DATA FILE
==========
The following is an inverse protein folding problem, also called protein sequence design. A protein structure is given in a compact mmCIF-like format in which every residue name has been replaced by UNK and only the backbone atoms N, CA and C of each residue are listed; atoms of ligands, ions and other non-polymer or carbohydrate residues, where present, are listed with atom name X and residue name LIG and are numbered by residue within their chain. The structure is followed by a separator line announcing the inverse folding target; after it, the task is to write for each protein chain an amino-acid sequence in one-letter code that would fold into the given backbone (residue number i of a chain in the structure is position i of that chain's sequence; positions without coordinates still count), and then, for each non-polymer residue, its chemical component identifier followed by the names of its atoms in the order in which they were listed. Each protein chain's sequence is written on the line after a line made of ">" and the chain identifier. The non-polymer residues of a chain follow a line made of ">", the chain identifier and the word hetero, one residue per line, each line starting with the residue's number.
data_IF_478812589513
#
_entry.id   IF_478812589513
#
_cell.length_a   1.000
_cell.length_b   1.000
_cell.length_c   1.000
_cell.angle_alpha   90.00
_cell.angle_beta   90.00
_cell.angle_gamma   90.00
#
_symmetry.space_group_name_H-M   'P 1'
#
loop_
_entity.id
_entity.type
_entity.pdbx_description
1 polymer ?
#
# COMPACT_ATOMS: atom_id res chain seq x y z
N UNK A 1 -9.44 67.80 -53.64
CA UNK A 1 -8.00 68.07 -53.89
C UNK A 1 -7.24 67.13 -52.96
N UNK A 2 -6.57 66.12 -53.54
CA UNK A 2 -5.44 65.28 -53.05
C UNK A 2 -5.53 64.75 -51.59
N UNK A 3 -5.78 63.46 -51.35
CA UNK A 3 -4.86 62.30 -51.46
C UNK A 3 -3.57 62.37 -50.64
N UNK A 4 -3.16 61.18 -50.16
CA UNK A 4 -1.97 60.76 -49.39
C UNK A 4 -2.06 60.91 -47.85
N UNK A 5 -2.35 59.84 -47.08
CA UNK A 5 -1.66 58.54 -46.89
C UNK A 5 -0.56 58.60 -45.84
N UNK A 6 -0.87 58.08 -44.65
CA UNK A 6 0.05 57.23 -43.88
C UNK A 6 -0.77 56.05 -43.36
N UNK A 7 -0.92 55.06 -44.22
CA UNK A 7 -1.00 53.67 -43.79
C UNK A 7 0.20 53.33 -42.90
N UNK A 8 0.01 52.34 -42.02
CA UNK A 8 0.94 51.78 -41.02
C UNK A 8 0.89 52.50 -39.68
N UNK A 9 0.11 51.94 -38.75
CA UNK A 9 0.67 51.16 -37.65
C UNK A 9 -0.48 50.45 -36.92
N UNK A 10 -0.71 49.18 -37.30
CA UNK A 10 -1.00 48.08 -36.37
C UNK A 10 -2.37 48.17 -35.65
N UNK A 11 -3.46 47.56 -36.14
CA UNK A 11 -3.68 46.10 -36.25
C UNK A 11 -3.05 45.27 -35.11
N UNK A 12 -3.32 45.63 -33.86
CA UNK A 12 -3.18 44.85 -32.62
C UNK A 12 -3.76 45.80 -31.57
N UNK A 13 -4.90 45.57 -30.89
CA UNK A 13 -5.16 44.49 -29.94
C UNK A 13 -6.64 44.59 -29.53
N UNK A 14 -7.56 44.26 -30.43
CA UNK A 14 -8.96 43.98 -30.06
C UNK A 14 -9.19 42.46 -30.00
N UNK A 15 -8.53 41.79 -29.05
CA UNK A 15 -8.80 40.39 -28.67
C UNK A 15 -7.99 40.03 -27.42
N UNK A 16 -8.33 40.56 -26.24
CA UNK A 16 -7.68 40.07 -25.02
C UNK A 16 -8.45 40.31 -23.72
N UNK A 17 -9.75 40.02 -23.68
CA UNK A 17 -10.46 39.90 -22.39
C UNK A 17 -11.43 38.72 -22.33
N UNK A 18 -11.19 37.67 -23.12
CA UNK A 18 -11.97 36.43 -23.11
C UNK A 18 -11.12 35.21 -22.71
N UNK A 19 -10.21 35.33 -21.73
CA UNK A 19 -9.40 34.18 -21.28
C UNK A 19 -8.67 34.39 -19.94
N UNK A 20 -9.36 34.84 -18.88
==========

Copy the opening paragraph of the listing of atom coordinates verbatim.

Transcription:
The following is an inverse protein folding problem, also called protein sequence design. A protein structure is given in a compact mmCIF-like format in which every residue name has been replaced by UNK and only the backbone atoms N, CA and C of each residue are listed; atoms of ligands, ions and other non-polymer or carbohydrate residues, where present, are listed with atom name X and residue name LIG and are numbered by residue within their chain. The structure is followed by a separator line announcing the inverse folding target; after it, the task is to write for each protein chain an amino-acid sequence in one-letter code that would fold into the given backbone (residue number i of a chain in the structure is position i of that chain's sequence; positions without coordinates still count), and then, for each non-polymer residue, its chemical component identifier followed by the names of its atoms in the order in which they were listed. Each protein chain's sequence is written on the line after a line made of ">" and the chain identifier. The non-polymer residues of a chain follow a line made of ">", the chain identifier and the word hetero, one residue per line, each line starting with the residue's number.